There is no magic food or supplement that will prevent the onset of dementia. But, eating a balanced diet is just as good for your brain as it is for the rest of your body.  

Eating a Mediterranean-style diet has been shown to reduce the risk of Alzheimer’s disease. That means limiting red meat and going easy on the dairy. You’ll also want to increase the amount of fruit, veggies, and fish in your diet.  

Next time you reach for a bite to eat, try some of these Mediterranean brain-healthy foods: 

  • Salmon and other seafood 
  • Dark chocolate 
  • Nuts 
  • Potatoes 
  • Fruit 
  • Leafy green vegetables 

Use Your Brain “Muscles” to Stay Sharp 

Staying mentally engaged keeps your brain sharp. Like the muscles in your body, it’s a “use it or lose it” scenario. Mental exercises can promote the growth of new brain cells, and this regular development of new cells may decrease your likelihood of developing dementia. 

Maintaining mental sharpness doesn’t require crosswords and jigsaw puzzles (though studies show those mind challenges can help). Even participating in stimulating conversation, picking up a new hobby, or playing a game of chess can benefit your brain health. 

Try activities that are: 

  • Creative – Pick up painting, quilting, photography, or drawing.
  • Challenging – Don’t just do what comes easy; try something that challenges you a little. 
  • Novel – Master a new language, skill, or concept that is unfamiliar to you.
  • Stimulating – Attend a lecture on an interesting topic or spend time discussing a book with a friend

Give Your Brain the Rest it Needs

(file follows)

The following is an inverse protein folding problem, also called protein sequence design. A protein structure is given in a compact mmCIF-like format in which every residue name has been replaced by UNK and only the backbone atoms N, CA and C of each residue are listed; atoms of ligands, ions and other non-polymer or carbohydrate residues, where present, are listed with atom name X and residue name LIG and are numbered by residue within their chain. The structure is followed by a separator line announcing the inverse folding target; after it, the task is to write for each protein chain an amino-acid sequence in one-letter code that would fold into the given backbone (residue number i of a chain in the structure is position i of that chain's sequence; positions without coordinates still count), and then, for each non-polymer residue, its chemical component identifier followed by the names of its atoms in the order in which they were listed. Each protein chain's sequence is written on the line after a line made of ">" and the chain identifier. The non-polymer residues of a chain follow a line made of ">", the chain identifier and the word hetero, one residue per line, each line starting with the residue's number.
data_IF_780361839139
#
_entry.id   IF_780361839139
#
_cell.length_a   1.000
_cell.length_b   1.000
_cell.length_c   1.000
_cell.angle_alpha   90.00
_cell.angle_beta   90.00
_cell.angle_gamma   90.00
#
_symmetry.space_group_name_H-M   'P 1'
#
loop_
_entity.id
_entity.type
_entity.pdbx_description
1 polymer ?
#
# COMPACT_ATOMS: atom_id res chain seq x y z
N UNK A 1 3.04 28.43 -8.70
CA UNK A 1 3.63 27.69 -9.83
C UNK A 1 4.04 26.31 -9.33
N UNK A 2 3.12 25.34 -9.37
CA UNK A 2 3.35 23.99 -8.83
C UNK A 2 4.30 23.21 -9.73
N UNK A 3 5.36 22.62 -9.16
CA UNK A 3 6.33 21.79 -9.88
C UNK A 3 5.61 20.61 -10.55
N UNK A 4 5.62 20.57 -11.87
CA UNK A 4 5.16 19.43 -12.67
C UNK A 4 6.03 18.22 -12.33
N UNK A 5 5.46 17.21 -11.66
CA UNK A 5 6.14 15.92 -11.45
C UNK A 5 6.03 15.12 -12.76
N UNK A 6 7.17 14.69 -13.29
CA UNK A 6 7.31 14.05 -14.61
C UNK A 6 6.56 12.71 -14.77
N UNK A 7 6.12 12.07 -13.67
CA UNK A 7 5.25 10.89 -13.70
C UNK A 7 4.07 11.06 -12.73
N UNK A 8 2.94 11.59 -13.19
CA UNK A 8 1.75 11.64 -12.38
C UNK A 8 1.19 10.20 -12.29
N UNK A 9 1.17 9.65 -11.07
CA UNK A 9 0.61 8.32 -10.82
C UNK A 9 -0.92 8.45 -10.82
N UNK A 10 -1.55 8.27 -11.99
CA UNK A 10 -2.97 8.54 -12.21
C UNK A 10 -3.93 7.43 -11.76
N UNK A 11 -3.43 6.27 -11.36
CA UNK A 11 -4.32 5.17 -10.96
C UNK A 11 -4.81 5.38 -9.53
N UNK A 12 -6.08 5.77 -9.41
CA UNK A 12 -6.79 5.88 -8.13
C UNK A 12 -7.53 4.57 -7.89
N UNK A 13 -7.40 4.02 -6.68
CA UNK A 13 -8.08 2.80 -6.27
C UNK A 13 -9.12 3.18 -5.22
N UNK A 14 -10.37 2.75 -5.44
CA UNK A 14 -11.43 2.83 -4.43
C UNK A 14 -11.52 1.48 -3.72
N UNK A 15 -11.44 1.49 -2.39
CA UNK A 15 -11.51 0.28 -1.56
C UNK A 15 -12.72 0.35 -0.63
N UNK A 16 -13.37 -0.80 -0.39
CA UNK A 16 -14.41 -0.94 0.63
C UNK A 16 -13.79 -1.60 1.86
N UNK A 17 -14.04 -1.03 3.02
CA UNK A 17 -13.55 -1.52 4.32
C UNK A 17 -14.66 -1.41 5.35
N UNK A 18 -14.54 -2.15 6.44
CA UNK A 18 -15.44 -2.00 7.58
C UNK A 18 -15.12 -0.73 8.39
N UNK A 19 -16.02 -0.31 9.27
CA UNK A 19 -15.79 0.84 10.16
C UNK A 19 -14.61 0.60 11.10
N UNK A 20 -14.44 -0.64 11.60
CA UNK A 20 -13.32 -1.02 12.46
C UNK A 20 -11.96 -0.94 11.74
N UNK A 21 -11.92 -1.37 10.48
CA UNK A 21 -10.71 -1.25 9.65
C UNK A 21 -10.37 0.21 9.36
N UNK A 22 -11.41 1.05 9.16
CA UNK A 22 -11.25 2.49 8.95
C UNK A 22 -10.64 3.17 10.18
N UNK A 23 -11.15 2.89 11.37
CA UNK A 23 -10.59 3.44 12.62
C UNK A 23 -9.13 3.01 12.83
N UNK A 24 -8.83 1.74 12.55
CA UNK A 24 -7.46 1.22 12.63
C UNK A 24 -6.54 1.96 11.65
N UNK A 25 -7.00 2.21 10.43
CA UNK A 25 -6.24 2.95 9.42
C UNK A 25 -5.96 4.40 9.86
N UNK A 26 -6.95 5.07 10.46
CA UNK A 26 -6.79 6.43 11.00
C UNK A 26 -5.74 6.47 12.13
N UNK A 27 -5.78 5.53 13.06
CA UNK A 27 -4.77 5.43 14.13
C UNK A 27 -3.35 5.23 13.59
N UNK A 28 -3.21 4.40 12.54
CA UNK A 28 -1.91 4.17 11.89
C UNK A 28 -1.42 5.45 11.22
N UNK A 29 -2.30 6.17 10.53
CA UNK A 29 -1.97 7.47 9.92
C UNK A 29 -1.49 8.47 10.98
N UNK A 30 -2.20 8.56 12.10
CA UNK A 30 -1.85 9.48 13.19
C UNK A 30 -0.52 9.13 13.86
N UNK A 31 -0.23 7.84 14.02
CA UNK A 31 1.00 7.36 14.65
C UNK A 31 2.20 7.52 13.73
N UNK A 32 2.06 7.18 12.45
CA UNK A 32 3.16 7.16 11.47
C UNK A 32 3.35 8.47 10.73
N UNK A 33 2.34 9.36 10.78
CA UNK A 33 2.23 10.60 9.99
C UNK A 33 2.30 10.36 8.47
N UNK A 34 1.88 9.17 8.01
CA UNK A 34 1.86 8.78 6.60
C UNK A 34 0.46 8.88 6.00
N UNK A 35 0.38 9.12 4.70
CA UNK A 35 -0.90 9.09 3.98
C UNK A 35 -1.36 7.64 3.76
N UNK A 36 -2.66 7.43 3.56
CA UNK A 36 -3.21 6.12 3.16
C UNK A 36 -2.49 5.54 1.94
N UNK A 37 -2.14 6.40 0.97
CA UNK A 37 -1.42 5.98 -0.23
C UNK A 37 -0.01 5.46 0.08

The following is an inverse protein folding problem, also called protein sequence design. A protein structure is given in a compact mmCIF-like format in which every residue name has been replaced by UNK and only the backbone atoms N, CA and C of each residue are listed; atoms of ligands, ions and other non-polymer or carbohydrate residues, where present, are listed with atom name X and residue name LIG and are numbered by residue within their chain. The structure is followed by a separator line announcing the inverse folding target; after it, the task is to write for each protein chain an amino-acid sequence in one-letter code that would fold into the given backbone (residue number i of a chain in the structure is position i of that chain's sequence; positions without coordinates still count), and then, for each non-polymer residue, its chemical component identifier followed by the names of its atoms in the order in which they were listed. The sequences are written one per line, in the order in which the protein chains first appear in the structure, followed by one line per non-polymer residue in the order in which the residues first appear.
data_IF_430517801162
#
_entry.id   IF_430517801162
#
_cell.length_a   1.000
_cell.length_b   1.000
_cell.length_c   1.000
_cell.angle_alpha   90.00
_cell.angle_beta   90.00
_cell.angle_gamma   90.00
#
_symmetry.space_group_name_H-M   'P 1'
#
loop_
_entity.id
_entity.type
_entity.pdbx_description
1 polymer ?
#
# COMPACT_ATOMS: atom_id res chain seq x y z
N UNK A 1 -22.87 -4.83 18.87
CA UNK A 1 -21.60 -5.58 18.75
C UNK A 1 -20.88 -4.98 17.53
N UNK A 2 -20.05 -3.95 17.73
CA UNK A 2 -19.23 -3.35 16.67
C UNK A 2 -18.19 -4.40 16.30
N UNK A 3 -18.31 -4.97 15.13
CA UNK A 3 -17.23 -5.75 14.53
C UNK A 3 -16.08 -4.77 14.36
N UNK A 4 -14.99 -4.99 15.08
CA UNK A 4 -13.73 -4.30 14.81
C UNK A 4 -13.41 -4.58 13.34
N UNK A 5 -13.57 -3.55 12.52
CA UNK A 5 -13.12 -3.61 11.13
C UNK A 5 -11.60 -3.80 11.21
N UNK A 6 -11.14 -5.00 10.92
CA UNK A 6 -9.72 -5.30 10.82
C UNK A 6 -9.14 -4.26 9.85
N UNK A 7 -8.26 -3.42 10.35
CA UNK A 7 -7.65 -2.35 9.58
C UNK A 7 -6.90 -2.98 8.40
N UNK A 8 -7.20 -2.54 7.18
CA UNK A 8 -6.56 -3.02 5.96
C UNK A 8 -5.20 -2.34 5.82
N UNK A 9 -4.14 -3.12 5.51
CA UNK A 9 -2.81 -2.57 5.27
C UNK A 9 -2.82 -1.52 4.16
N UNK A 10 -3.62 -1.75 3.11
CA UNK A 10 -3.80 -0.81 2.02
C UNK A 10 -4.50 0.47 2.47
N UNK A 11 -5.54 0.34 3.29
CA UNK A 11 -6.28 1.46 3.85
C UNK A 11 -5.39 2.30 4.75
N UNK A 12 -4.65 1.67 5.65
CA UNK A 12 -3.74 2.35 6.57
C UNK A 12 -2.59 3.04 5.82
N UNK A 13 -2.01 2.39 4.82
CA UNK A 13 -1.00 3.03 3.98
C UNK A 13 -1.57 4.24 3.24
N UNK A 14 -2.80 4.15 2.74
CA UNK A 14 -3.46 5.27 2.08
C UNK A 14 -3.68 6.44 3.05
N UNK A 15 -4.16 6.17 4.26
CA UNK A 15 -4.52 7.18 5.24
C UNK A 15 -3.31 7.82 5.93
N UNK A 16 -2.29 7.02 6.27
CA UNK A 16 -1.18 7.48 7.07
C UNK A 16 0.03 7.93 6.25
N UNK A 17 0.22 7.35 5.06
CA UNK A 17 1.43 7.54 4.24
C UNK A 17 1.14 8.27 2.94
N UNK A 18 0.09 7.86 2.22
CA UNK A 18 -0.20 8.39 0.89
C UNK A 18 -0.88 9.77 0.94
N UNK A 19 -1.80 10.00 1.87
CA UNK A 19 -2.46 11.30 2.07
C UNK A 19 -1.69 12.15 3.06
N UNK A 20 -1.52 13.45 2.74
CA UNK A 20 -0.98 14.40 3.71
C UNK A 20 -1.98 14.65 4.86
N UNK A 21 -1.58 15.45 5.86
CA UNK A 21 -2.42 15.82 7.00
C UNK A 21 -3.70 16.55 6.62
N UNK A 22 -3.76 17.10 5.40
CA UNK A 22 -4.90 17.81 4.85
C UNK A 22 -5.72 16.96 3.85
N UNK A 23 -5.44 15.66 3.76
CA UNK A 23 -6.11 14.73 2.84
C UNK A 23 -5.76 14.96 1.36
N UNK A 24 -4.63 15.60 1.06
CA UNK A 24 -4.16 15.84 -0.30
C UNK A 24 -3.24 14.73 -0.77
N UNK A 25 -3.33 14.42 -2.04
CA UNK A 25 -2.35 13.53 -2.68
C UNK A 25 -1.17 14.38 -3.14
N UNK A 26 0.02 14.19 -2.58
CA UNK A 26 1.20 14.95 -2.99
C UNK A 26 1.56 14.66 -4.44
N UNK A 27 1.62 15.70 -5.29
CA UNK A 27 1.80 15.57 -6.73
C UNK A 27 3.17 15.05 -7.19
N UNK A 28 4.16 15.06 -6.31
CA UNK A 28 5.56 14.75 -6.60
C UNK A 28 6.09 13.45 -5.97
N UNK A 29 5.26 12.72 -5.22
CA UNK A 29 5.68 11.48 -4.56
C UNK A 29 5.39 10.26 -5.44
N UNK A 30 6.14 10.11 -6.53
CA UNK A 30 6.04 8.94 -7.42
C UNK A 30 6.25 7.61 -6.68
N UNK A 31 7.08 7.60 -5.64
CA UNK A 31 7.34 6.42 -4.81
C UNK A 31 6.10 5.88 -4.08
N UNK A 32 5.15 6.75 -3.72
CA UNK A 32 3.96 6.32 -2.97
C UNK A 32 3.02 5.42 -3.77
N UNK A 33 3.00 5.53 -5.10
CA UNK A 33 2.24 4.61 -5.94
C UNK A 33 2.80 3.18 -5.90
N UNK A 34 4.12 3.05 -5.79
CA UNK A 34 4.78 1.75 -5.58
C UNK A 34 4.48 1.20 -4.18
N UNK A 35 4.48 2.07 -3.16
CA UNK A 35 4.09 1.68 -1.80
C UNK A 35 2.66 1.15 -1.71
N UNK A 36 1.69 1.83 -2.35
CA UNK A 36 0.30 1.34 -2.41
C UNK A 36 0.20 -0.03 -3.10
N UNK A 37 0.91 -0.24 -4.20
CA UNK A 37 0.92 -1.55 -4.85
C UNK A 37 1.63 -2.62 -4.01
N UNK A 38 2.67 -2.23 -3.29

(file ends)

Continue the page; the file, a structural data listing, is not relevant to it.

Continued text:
When talking about brain health, we don’t always touch on sleep. But, sleep is a crucial aspect in protecting your brain from cognitive decline.  

Beta-amyloid plaque is an abnormal protein that builds up in the brain of some people. The presence of this plaque is a known precursor to Alzheimer’s disease. Researchers have found that a lack of sleep can increases the amount of beta-amyloid plaque in the brain. It is important to get quality rest to support your brain health. 

If quality sleep is something you’re missing, try some of these things: 

  • Reduce daytime sleeping.
  • Speak with your doctor about adjusting medications that may be keeping you awake. 
  • Avoid looking at your phone, tablet, or computer before bed. 
  • Meditate prior to bedtime.
  • Avoid heavy meals before bedtime. 

Get Mental Health Support to Protect Your Brain 

Untreated depression later in life has been linked to cognitive impairment and dementia development. Seek care quickly if you are experiencing symptoms of depression or have other mental health concerns. Your primary care physician may prescribe medication to help alleviate symptoms, refer you to a therapist, or both. 

Speaking with a trusted therapist benefits your overall well-being, including your brain health. Your therapist can help you process grief, develop healthy coping strategies, and give you tools to overcome your mental health concerns.